It has been strongly urged in this case that we have before us a situation in which the usual application of the rule permitting impeachment of the defendant should be abrogated. Since the rule is statutory in the District of Columbia, there may be real doubt as to our power to create such an exception. Certainly, we cannot evolve an exception not in harmony with the basic purpose and reasoning of the legislation. That reasoning is no doubt this — that when the jury comes to assess the truth of any man's testimony it should be allowed to consider his previous criminal activity and its impact on his trustworthiness. Shall a pardon be deemed to change the fact that a person was convicted of criminal activity on a past occasion? "If the pardon was granted because the prisoner had political influence, or was a model prisoner, or behaved bravely in a prison fire, the pardon should not affect his credibility at all. The damage to his credibility * * * is not a legal consequence of the conviction; the conviction is merely evidence that he is untrustworthy, a fact not wiped out by the pardon." Weihofen, The Effect of a Pardon, 88 U. of Pa.L.Rev. 177, 183. A different view might perhaps be taken where the pardon was granted by the Executive on the express ground that the convicted man's innocence had been established, and that therefore his previous conviction was a miscarriage of justice. Ibid. But that is hardly the situation here.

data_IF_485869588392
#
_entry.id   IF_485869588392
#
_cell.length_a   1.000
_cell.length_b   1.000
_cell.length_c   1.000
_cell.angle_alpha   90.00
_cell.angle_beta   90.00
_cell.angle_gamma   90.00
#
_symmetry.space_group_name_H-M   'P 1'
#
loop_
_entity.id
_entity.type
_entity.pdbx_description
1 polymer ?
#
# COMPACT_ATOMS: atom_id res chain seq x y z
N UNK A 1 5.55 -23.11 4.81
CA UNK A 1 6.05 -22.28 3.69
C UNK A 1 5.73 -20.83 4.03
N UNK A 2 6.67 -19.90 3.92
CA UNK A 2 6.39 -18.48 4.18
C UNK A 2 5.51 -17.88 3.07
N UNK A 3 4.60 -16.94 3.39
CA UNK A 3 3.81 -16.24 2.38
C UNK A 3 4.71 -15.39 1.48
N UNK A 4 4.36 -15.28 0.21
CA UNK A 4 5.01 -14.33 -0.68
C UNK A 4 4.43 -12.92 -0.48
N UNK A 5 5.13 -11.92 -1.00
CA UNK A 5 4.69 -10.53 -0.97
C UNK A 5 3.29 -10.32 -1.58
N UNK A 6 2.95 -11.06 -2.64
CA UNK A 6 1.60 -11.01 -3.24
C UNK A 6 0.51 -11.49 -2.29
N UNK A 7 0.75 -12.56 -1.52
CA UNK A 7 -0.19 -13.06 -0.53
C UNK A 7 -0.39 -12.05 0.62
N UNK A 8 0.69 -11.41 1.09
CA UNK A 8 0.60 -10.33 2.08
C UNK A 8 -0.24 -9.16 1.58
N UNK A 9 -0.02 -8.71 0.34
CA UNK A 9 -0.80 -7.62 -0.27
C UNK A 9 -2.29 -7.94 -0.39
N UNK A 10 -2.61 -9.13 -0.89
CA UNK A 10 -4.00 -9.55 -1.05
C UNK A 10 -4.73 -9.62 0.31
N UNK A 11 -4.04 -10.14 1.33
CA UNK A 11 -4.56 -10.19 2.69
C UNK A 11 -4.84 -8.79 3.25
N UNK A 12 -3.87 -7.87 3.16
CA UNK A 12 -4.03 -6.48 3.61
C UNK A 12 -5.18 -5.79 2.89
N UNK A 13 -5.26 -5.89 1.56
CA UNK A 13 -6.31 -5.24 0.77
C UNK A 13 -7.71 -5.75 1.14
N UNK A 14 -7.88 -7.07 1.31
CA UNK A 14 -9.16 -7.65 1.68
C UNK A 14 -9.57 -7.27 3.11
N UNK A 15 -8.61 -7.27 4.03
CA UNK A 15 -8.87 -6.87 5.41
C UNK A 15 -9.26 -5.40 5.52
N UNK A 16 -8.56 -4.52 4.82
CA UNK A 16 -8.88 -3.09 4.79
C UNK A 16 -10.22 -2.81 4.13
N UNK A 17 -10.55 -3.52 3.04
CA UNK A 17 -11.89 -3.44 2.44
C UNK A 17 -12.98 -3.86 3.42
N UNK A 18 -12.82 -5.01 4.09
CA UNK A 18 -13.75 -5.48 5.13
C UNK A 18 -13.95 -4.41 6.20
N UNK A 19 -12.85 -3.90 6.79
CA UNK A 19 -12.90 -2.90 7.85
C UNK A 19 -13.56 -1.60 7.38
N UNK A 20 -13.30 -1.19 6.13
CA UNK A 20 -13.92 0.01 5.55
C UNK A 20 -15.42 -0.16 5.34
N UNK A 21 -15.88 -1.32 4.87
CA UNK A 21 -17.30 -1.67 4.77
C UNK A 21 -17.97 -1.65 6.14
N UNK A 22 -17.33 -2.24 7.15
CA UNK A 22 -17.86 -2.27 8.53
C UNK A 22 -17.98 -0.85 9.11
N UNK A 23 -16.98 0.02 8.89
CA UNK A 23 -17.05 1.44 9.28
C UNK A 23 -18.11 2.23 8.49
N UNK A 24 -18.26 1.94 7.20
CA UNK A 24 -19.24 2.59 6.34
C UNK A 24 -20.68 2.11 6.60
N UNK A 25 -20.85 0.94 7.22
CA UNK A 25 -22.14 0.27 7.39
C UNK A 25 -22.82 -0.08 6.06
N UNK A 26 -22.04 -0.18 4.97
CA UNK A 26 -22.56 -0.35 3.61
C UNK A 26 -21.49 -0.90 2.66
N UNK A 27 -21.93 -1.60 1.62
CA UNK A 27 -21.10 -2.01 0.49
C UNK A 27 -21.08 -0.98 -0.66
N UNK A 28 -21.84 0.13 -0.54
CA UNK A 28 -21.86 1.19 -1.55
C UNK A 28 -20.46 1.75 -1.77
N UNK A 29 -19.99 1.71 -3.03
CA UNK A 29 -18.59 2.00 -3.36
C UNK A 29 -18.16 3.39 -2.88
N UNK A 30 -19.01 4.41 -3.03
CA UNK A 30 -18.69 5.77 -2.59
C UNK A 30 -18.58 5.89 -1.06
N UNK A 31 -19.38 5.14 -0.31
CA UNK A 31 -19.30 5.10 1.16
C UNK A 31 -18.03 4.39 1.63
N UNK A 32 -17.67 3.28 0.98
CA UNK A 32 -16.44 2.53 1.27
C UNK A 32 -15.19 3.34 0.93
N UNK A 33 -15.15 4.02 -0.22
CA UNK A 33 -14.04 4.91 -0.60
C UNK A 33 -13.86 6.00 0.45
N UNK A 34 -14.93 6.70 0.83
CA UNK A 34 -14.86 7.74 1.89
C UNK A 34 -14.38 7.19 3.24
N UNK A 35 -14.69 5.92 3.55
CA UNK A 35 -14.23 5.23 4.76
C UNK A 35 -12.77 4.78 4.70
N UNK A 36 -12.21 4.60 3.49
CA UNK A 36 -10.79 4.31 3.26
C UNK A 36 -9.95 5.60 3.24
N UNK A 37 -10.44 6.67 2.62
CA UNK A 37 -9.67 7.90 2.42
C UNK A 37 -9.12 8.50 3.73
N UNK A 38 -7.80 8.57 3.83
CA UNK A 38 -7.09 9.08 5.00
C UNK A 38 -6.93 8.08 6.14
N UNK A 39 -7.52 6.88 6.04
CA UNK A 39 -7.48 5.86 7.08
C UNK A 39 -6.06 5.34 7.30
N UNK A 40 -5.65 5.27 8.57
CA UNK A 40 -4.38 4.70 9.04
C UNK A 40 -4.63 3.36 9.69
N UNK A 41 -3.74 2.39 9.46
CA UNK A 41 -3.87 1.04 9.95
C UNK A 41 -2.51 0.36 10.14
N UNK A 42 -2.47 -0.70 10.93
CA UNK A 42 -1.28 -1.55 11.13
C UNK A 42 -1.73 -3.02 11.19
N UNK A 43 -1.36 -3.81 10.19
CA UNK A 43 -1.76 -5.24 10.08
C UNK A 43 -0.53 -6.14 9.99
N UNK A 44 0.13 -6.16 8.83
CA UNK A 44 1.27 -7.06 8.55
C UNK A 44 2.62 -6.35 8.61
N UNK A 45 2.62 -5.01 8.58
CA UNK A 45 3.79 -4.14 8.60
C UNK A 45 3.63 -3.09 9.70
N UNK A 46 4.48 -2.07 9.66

The pardon on which appellant relies was not granted to him individually, but was in the nature of a general amnesty to a class of persons, without regard to guilt or innocence. The gratitude of the Nation to those who had honorably served in the armed forces was doubtless the primary factor motivating the Executive in extending this measure of clemency and grace. Nothing on the face of the proclamation indicates any specific desire on the part of the Executive to accord to the recipients the particular measure of benefit (freedom from cross-examination) which is sought in this case. The President, in using the language "full pardon," doubtless desired to grant all — but no more than —...